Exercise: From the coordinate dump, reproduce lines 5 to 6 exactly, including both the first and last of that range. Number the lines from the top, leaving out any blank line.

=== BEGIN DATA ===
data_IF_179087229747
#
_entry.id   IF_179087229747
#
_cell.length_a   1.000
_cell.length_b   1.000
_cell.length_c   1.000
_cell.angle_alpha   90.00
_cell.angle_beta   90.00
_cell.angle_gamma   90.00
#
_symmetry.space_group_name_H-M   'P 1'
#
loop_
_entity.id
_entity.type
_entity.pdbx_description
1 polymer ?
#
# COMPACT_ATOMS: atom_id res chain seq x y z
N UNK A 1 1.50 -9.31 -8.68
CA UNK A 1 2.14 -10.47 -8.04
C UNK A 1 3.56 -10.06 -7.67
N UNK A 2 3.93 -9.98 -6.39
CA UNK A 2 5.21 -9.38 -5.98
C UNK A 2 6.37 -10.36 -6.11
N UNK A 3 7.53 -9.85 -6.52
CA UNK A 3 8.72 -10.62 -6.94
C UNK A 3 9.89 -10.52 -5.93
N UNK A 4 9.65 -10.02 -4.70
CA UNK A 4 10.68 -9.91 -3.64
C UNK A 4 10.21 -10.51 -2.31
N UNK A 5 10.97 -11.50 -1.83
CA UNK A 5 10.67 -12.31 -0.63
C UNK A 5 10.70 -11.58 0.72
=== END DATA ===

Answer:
_cell.length_a   1.000
_cell.length_b   1.000